Kyrie praises Fox's evolution, gives credit to Brown's impact


SACRAMENTO -- The Mike Brown effect goes beyond the x’s and o’s of the game of basketball.

He joined a Kings organization that hadn’t made a playoff appearance in an NBA-record 16 seasons. New coach. New team. New culture. No one knew what to expect, but the results thus far have been nothing short of inspiring. 

A 31-24 record, good enough for third in a Western Conference that's more stacked now than when Brown arrived. Two NBA All-Stars, one for the first time in his career. A revamped culture that makes basketball in the 916 fun again. A team that has turned into a family. 

NBA star guard Kyrie Irving, who was traded to the Dallas Mavericks on Monday, knows a thing or two about the Brown effect. After the Mavs’ 122-114 win over the Kings on Friday night at Golden 1 Center, Irving reflected on the job Brown has done so far in Sacramento. 

“It shows you a team that’s really bought into their leadership,” Irving told reporters postgame. “Mike has seen championship-caliber teams and been on championship teams, so he’s coached great players and been around great players. I would want to be around somebody like that, too. 

"A coach that can echo some of the things that I need to hear as a player and hold me accountable. Mike does a great job at doing that.”

Before he was head coach of the Kings, Brown was coaching up LeBron James and Irving out in Cleveland with the Cavaliers. He also has coached players like Steph Curry, Draymond Green, Steve Nash and Dwight Howard.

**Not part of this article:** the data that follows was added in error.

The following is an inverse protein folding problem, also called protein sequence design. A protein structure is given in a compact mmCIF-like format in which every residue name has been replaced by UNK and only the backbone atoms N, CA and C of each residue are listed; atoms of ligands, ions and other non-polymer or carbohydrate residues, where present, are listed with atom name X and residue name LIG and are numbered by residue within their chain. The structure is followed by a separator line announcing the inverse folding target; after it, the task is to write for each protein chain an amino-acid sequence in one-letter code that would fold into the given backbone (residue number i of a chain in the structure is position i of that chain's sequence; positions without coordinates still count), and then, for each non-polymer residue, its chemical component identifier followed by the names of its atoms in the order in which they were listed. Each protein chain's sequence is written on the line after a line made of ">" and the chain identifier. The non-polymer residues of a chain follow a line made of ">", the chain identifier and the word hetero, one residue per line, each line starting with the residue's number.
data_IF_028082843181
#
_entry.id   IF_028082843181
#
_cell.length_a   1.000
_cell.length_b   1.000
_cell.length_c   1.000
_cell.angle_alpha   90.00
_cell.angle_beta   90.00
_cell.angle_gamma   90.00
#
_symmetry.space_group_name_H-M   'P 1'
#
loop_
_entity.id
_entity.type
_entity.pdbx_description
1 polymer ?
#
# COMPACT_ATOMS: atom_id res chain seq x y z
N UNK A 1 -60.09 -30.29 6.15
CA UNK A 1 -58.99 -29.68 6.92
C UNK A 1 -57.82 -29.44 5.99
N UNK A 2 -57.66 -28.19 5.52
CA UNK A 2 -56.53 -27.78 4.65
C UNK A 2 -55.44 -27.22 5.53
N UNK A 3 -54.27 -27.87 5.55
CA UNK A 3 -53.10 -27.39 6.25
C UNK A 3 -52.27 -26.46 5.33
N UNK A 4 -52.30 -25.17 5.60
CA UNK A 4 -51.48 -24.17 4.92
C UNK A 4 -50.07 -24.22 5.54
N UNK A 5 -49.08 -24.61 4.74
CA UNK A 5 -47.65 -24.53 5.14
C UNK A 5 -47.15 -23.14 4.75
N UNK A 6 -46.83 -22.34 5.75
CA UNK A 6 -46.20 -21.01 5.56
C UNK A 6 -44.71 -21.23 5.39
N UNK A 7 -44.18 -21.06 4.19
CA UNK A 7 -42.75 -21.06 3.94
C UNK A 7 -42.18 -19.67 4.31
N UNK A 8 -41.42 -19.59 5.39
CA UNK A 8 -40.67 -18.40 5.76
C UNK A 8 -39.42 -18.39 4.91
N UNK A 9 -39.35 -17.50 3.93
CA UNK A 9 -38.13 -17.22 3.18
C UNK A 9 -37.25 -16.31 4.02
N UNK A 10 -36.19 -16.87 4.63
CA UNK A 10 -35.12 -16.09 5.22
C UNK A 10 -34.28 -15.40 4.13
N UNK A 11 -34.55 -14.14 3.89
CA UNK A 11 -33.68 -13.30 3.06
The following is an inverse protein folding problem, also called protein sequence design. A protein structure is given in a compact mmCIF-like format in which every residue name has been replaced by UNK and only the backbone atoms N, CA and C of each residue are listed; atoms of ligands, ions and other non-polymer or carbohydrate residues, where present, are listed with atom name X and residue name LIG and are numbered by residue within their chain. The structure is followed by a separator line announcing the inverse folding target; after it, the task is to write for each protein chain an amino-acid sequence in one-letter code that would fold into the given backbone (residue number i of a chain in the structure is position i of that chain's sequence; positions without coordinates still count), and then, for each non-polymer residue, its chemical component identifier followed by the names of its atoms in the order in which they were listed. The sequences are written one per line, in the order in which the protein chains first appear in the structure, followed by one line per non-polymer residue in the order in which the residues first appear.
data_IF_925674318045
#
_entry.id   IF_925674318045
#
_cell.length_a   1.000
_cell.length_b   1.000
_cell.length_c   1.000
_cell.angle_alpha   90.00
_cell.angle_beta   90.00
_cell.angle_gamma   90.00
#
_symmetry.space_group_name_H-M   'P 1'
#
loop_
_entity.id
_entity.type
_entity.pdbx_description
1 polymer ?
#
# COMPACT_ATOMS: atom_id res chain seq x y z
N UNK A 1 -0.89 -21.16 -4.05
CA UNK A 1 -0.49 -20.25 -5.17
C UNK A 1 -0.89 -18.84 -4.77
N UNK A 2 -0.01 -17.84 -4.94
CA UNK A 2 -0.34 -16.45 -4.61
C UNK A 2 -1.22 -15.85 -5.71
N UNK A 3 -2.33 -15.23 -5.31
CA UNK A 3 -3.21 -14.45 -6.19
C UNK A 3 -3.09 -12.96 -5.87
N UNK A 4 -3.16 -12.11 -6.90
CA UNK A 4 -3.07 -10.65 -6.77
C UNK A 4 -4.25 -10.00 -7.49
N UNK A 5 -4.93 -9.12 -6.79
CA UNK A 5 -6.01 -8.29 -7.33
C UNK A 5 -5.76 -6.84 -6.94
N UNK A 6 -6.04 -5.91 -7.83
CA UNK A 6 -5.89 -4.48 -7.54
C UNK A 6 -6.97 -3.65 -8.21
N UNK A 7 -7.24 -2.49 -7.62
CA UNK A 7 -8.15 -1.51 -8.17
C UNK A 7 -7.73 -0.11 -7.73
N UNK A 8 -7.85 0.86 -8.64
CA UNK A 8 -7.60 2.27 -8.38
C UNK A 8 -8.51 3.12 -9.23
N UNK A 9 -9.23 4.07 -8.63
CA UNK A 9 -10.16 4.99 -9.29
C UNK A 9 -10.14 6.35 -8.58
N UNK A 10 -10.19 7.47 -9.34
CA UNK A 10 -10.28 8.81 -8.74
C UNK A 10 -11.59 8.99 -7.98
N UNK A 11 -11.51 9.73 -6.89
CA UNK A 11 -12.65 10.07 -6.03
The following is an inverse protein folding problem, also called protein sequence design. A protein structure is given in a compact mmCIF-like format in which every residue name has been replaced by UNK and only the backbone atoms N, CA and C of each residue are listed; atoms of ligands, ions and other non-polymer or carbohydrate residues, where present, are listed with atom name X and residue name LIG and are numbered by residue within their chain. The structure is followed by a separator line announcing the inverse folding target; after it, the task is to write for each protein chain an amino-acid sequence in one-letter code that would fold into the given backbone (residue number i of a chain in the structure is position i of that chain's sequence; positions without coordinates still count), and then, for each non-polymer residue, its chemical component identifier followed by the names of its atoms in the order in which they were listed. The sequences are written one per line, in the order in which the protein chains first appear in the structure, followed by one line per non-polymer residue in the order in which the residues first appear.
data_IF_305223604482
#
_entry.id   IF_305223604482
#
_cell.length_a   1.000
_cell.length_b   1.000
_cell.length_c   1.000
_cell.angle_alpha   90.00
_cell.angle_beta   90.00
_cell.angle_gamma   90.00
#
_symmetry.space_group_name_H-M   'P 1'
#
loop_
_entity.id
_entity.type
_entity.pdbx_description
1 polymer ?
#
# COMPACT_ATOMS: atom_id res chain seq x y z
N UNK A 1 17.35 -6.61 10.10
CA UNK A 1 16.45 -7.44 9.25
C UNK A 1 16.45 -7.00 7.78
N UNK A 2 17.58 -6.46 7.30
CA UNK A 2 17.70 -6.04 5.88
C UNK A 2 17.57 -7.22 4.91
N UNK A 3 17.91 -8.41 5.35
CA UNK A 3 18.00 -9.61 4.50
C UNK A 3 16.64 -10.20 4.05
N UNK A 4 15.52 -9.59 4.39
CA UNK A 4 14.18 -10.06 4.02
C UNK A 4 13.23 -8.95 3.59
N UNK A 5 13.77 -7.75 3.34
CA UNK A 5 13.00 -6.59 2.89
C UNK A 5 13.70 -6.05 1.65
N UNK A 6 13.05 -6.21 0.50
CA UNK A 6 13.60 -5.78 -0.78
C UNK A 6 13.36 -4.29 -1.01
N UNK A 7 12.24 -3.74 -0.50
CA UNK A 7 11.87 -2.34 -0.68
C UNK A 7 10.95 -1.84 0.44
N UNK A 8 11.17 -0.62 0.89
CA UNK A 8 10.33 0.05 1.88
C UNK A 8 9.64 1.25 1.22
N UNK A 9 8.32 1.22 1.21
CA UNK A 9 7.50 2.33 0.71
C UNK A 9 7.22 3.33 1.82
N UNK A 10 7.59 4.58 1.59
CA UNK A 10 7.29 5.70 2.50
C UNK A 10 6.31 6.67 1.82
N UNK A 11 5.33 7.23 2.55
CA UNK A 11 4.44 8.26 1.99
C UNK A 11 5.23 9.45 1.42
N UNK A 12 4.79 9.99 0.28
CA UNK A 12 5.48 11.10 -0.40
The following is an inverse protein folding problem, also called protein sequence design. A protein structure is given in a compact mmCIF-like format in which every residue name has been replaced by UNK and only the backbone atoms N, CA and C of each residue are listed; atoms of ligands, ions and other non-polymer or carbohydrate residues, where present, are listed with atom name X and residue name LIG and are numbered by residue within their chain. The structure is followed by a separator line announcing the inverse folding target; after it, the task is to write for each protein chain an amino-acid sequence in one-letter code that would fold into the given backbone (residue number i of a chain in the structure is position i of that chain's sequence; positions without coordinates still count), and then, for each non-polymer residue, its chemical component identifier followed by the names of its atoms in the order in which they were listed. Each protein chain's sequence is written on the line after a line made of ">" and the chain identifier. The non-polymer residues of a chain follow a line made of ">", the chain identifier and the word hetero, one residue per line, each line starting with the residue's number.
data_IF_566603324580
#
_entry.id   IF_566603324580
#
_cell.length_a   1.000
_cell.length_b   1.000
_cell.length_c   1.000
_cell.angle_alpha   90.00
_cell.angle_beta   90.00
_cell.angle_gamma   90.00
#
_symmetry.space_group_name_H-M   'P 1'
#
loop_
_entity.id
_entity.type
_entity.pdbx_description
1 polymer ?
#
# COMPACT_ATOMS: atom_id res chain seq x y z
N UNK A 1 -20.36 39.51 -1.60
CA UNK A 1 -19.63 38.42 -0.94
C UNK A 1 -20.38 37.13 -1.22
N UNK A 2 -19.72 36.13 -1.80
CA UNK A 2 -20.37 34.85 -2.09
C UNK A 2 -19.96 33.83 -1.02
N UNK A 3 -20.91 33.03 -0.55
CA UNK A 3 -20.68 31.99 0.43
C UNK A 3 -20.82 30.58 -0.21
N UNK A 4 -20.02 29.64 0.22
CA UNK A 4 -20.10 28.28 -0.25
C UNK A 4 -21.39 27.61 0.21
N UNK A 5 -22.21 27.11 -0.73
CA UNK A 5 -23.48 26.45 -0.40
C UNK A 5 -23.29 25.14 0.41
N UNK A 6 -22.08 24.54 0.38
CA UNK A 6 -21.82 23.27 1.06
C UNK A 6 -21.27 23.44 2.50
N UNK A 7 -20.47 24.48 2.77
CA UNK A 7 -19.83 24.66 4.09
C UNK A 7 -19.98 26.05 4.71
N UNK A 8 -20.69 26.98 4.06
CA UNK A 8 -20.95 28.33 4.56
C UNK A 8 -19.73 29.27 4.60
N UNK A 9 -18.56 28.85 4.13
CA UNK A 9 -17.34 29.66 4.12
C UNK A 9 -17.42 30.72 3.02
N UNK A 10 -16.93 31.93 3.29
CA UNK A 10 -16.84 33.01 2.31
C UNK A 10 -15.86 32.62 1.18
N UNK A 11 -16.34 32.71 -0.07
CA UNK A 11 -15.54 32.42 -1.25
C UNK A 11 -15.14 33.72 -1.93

His first NBA coaching gig was with legendary San Antonio Spurs coach Gregg Popovich in 2003, when the Spurs won it all that year. 

The resume speaks for itself, but Brown speaks, too. 

His vocal leadership has been key for a young team with little to no championship experience. He’ll never fail to call a timeout mid-game to teach a lesson. Even if the Kings are winning by 30, Brown won’t let an opportunity to coach -- to really coach -- go to waste. 

Like in Cleveland, Irving sees Brown’s efforts impacting De’Aaron Fox in the best way possible. 

“You see De’Aaron Fox getting incredibly better,” Irving said. “He just plays with a poise and a pace that I think we haven’t seen from him in the last few years, and I think that has a lot to do with Mike but also De’Aaron’s hard work …  It’s great to see.” 

Brown said in December that at the beginning of the season, he was especially hard on Fox. Not only was he impressed with the result, but he was impressed with how well Fox received his coaching. 

That’s not always the case with star athletes, but Fox’s willingness to always listen reminded Brown of a Hall of Fame coach-player duo back in San Antonio. 

“It really reminded me of [Gregg Popovich] back in the day coaching Tim [Duncan], and Tim allowing him to be coached a certain way," Brown said. "That’s why that franchise [San Antonio Spurs] and those players are great. Because they laid a foundation of leadership in that locker room that wasn’t just on Pop.” 

The result is the first All-Star nod of Fox's career, although many will agree that the it should’ve happened earlier.

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But Irving has noticed the steady yet big strides Fox has made over the years.

“I think his work is carrying him forward now,” Irving said. “I know he started lifting before games and after games and doing the little things. And I know once one of the young guys or a few of the young guys start catching on to that, I know they really, really want to be great. They ask questions and they’re reaching out to you or they want to know, ‘What did you do? What was your journey like?’ And you’re sharing it with them and they implement it in their game, and you start to see them succeed beyond some of their goals.

“It’s just nothing but a proud moment as a big brother. So I've just watched De’Aaron from afar, but I observe a lot of the players in our league and what they do to prepare themselves every single night, and you can tell the difference between those that do it and those that don’t.”

The Mike Brown impact has one ultimate goal: helping the Kings make a postseason run. Luckily for Sacramento, it’s not a foreign concept to the coach. 

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